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Preventing homelessness goal of Oceanside task force

Unhoused population on the rise in Parskville Qualicum Beach
Building non-market affordable housing is the goal of the new Oceanside Non-Market Housing Task Force. (PQB News photo)

When a single mother with young children faces eviction from their home, it can be a significantly stressful and depressing situation.

"Where would they go?" is often the biggest question that arises.

The executive director of Island Crisis Care Society, Violet Hayes, one of the co-chairs of the Oceanside Task Force on Homelessness, said they have been receiving regular calls from people facing eviction and losing their homes with nowhere else to go.

"There simply are no places for them to go anymore," Hayes related during the Oceanside Non-Market Housing Task Force community information session on June 14, designed to discuss critical housing issues in the Parksville Qualicum Beach area. "You look around and you see these amazing buildings going up. Yes, they're there but they're very expensive."

Hayes pointed out that some people end up living in their cars, streets and in some secluded areas. 

"If we can prevent homelessness, that's the first thing we want to do," Hayes said. "Once people get out in the streets, desperation sets in. And then we see all sorts of things happening that wouldn't happen likely if they could be housed right away."

When they've become desperate and things seem hopeless, Hayes said, many turn to drug and alcohol addiction. 

"I have to ask myself, 'if I suddenly end up in the streets and didn't have a place to stay dry, what would I do?'"  Hayes asked. "It's just unimaginable."

Parksville Qualicum Beach, Hayes also pointed out, does not have temporary shelter.

"The best thing is to have a full continuum, to have a shelter all the way to big houses and have everything in between," Hayes said. "So, I really just want to put it out there that all these things work together."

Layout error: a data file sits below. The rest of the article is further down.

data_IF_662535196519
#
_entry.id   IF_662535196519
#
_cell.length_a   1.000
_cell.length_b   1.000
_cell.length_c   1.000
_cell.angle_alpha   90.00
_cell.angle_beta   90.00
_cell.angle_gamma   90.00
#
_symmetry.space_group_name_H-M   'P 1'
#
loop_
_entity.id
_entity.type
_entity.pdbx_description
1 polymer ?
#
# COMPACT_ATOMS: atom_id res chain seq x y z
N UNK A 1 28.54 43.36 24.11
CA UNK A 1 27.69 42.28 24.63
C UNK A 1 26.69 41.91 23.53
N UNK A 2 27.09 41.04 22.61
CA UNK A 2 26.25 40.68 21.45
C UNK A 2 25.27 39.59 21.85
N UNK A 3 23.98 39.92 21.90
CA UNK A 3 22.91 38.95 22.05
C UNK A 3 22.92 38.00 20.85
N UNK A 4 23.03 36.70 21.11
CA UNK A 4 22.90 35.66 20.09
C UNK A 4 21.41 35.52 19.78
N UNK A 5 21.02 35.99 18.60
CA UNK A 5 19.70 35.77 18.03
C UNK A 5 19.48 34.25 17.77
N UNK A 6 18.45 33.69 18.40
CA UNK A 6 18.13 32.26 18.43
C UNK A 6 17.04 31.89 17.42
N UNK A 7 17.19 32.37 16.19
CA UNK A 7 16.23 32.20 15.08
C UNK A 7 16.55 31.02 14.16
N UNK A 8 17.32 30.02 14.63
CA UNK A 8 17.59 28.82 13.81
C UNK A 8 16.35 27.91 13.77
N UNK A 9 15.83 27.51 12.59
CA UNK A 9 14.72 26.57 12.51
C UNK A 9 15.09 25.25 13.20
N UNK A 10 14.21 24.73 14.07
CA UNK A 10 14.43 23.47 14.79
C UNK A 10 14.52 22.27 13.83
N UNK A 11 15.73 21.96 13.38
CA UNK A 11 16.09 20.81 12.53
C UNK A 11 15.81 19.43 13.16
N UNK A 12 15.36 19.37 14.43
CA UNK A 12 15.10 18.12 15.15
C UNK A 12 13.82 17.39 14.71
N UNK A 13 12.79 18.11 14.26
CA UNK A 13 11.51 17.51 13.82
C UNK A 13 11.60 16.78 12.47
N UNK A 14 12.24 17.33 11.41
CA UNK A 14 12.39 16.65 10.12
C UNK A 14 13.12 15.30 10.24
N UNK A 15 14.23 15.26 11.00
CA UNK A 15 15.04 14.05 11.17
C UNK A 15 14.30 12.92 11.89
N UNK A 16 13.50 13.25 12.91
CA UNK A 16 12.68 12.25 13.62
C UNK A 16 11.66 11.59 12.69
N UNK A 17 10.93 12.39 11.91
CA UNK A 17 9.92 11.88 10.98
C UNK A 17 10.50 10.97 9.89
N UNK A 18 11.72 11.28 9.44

The Oceanside Non-Market Housing Task Force was just formed last year, and differs from the Oceanside Task Force on Homelessness. The community information session aimed to find innovative affordable housing solutions in the community, which is urgently lacking compared to other jurisdictions on Vancouver Island.  

In 2023, BC Housing, the Ministry of Housing, and the Homelessness Services Association of BC collaborated on point-in-time homeless counts conducted across the province. It provided important baseline information on the estimated numbers, key demographics and service provision needs of people experiencing homelessness. The count produced a snapshot of people who are experiencing homelessness in a 24-hour period.

The count In Parksville Qualicum Beach area was conducted on the evening of April 25 and daytime on April 21. There were 103 people identified as experiencing homelessness, compared to 87 in 2021.

Thirty-two per cent live in their vehicles, with 28 per cent wandering and sleeping in the streets and 20 per cent living at someone else's home. Approximately 75 per cent are adults aged 25-54 years old; nearly 25 per cent are seniors aged 55 and over; and the remainder are youth under 25.

As for the overlapping main reasons for becoming homeless, 56 per cent indicated they are not earning enough money to afford a home; 31 per cent had conflicts with their landlords; 21 per cent were involved in a conflict with their spouse or partner; and 21 per cent had substance use issues.

Hayes found the Parksville Qualicum Beach homelessness statistics (per capita) surprising compared to other bigger communities on Vancouver Island. 

"The first one is Port Alberni, the second one is Campbell. River and the third one is Oceanside," said Hayes. "That was shocking to me because I iive in Nanaimo and I would have said that Nanaimo was worse. It's simply not true. Courtenay, Comox Valley is better than here. When I go to Courtenay, I am always shocked with the number of people that I see on the streets. We have the numbers but it's just they are more hidden here."

Hayes indicated that it is crucial to find ways to address the affordable housing crisis in the Parksville Qualicum Beach.

"We really need it here."




Michael Briones

About the Author: Michael Briones

I rejoined the PQB News team in April 2017 from the Comox Valley Echo, having previously covered sports for The NEWS in 1997.
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